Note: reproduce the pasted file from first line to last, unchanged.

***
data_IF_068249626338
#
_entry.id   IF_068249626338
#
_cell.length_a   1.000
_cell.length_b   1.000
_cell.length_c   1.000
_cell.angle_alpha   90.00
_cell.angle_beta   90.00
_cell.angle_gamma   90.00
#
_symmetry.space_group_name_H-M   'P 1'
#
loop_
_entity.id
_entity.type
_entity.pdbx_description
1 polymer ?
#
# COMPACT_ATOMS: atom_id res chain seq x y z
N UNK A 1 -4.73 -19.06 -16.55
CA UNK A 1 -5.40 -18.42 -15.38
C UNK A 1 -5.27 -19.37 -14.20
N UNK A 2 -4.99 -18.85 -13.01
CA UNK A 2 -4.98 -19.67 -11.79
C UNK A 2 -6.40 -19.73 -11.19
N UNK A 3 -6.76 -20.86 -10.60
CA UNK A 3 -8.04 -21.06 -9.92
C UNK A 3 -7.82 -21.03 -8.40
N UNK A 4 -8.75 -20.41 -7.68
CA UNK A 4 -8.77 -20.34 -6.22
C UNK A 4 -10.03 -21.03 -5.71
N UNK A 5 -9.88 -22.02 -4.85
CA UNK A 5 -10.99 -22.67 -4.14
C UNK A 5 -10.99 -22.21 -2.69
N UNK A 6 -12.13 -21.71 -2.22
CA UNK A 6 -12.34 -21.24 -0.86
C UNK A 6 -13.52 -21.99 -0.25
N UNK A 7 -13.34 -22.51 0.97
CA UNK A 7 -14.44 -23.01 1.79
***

data_IF_068249626338
#
_entry.id   IF_068249626338
#
_cell.length_a   1.000
_cell.length_b   1.000
_cell.length_c   1.000
_cell.angle_alpha   90.00
_cell.angle_beta   90.00
_cell.angle_gamma   90.00
#
_symmetry.space_group_name_H-M   'P 1'
#
loop_
_entity.id
_entity.type
_entity.pdbx_description
1 polymer ?
#
# COMPACT_ATOMS: atom_id res chain seq x y z
N UNK A 1 -4.73 -19.06 -16.55
CA UNK A 1 -5.40 -18.42 -15.38
C UNK A 1 -5.27 -19.37 -14.20
N UNK A 2 -4.99 -18.85 -13.01
CA UNK A 2 -4.98 -19.67 -11.79
C UNK A 2 -6.40 -19.73 -11.19
N UNK A 3 -6.76 -20.86 -10.60
CA UNK A 3 -8.04 -21.06 -9.92
C UNK A 3 -7.82 -21.03 -8.40
N UNK A 4 -8.75 -20.41 -7.68
CA UNK A 4 -8.77 -20.34 -6.22
C UNK A 4 -10.03 -21.03 -5.71
N UNK A 5 -9.88 -22.02 -4.85
CA UNK A 5 -10.99 -22.67 -4.14
C UNK A 5 -10.99 -22.21 -2.69
N UNK A 6 -12.13 -21.71 -2.22
CA UNK A 6 -12.34 -21.24 -0.86
C UNK A 6 -13.52 -21.99 -0.25
N UNK A 7 -13.34 -22.51 0.97
CA UNK A 7 -14.44 -23.01 1.79